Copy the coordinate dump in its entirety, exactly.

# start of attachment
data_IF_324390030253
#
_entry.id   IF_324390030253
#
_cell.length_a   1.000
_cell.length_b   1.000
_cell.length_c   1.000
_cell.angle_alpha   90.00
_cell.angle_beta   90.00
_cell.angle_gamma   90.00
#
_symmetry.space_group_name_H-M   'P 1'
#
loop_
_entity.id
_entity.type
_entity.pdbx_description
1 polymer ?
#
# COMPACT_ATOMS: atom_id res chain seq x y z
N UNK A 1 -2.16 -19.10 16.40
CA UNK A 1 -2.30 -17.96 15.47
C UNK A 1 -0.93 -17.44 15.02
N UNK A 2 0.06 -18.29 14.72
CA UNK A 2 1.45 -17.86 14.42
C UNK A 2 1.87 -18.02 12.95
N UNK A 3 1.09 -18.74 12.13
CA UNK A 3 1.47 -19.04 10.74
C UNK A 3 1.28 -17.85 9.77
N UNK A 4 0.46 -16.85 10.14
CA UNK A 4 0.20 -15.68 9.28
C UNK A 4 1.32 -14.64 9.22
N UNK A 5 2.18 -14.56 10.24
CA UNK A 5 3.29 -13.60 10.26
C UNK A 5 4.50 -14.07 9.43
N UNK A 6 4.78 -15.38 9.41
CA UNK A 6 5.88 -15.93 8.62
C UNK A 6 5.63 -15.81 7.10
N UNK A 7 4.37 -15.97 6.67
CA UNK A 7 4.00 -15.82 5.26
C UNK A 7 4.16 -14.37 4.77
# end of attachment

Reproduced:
data_IF_324390030253
#
_entry.id   IF_324390030253
#
_cell.length_a   1.000
_cell.length_b   1.000
_cell.length_c   1.000
_cell.angle_alpha   90.00
_cell.angle_beta   90.00
_cell.angle_gamma   90.00
#
_symmetry.space_group_name_H-M   'P 1'
#
loop_
_entity.id
_entity.type
_entity.pdbx_description
1 polymer ?
#
# COMPACT_ATOMS: atom_id res chain seq x y z
N UNK A 1 -2.16 -19.10 16.40
CA UNK A 1 -2.30 -17.96 15.47
C UNK A 1 -0.93 -17.44 15.02
N UNK A 2 0.06 -18.29 14.72
CA UNK A 2 1.45 -17.86 14.42
C UNK A 2 1.87 -18.02 12.95
N UNK A 3 1.09 -18.74 12.13
CA UNK A 3 1.47 -19.04 10.74
C UNK A 3 1.28 -17.85 9.77
N UNK A 4 0.46 -16.85 10.14
CA UNK A 4 0.20 -15.68 9.28
C UNK A 4 1.32 -14.64 9.22
N UNK A 5 2.18 -14.56 10.24
CA UNK A 5 3.29 -13.60 10.26
C UNK A 5 4.50 -14.07 9.43
N UNK A 6 4.78 -15.38 9.41
CA UNK A 6 5.88 -15.93 8.62
C UNK A 6 5.63 -15.81 7.10
N UNK A 7 4.37 -15.97 6.67
CA UNK A 7 4.00 -15.82 5.26
C UNK A 7 4.16 -14.37 4.77